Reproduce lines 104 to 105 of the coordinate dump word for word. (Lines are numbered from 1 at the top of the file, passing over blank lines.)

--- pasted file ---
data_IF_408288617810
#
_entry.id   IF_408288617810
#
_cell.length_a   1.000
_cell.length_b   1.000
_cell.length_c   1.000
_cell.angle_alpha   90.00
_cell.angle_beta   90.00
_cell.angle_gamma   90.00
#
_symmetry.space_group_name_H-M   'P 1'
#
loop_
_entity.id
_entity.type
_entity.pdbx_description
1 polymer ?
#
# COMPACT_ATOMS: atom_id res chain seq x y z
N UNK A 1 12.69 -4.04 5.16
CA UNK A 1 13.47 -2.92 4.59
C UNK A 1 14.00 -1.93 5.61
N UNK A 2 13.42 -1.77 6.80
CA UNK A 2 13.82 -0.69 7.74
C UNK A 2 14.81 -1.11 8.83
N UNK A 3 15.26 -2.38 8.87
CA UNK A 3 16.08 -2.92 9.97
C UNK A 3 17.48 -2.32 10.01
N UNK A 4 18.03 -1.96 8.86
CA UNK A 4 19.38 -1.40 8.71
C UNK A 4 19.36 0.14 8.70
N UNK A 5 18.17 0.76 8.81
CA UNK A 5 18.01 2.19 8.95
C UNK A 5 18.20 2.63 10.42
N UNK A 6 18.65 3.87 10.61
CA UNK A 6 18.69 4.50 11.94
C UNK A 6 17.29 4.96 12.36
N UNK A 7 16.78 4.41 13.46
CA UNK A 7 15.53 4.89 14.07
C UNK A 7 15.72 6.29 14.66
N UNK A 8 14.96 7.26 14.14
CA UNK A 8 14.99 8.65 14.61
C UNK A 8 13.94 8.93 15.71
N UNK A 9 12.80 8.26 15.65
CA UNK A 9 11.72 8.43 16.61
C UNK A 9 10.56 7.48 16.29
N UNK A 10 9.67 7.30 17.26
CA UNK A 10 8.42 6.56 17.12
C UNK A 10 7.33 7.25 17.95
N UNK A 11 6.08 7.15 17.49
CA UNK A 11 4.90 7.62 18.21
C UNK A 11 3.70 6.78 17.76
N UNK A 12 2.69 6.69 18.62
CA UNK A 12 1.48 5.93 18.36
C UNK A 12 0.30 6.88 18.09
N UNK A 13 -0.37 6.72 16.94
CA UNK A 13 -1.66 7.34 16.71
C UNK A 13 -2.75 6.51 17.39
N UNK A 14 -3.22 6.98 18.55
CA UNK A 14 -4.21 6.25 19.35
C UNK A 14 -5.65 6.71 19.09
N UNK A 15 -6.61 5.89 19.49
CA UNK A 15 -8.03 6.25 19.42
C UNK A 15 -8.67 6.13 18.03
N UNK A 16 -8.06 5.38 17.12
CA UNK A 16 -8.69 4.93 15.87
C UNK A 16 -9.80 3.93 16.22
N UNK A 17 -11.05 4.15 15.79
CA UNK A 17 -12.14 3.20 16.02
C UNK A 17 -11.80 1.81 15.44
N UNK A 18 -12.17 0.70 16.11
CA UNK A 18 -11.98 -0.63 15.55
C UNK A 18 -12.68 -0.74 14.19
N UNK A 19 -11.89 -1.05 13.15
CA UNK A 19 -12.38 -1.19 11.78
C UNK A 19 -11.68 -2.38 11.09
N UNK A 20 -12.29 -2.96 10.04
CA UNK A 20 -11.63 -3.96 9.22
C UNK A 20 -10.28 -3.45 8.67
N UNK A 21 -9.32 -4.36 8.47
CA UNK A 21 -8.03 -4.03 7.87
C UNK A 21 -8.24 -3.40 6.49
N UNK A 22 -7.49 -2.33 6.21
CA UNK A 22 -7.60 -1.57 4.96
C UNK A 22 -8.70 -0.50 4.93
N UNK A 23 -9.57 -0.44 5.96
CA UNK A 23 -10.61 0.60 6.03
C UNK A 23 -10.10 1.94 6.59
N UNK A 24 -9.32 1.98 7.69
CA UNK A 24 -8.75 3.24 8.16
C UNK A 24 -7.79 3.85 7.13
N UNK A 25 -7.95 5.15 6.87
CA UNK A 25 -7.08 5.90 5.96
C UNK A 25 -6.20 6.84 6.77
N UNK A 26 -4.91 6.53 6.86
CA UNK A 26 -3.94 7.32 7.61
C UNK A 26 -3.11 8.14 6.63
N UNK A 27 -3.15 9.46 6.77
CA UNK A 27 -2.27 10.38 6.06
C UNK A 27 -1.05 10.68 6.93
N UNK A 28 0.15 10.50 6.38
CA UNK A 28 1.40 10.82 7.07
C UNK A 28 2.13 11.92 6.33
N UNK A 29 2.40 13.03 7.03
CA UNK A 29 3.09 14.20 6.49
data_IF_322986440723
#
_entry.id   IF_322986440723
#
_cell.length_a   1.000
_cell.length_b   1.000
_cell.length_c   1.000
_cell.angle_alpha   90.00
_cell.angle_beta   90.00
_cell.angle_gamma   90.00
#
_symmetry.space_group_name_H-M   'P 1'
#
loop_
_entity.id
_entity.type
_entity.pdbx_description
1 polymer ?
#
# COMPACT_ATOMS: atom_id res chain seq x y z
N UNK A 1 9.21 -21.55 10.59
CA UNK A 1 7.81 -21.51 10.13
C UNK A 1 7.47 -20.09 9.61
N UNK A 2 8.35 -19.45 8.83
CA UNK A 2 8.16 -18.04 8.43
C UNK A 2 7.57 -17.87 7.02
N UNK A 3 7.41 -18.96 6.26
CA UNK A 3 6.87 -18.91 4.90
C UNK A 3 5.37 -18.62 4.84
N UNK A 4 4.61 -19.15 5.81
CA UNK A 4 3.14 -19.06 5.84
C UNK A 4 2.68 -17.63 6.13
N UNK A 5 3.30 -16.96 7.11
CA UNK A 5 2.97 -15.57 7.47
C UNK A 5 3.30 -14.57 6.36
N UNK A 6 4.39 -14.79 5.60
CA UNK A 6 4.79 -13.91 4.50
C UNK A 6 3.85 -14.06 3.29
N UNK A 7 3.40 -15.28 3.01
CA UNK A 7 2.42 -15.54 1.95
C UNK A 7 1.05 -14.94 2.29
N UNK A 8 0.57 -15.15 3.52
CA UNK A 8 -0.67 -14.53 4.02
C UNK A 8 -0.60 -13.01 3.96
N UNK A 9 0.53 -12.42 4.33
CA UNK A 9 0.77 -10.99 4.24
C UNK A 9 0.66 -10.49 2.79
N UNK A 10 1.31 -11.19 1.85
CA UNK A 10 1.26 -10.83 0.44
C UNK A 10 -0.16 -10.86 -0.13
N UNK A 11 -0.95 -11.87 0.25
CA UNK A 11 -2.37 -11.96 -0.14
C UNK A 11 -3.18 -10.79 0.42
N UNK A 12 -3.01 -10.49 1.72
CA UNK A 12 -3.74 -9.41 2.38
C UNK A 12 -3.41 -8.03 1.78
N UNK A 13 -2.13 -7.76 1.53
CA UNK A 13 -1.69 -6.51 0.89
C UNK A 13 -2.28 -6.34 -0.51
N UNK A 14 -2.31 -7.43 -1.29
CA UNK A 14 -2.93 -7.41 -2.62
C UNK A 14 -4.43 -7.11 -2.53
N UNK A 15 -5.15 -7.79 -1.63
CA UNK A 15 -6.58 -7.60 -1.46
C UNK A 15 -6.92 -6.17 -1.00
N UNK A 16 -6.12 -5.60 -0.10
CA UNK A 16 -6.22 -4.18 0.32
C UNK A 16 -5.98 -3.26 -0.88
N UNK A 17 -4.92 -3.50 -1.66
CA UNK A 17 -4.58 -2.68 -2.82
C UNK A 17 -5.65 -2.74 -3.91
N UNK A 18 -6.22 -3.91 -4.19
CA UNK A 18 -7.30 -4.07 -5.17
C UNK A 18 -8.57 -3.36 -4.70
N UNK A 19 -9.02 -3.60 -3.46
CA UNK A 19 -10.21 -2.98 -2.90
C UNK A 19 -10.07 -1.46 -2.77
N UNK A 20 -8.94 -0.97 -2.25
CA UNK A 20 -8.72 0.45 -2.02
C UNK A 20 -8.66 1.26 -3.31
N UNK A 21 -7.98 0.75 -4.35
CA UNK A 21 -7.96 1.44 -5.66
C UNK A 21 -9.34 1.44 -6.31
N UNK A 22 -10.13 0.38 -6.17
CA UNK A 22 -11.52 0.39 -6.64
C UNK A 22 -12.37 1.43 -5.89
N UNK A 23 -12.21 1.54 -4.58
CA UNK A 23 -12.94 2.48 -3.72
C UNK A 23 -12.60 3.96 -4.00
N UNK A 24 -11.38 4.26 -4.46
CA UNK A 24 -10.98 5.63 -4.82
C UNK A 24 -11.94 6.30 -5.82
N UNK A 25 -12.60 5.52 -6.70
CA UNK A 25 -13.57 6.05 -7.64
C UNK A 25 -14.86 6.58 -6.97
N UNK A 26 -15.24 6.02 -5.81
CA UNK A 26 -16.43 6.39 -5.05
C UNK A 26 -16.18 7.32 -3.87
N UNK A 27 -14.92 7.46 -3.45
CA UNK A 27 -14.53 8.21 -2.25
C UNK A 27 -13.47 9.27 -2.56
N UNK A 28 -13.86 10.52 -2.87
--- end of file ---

C UNK A 28 2.13 11.92 6.33
N UNK A 29 2.40 13.03 7.03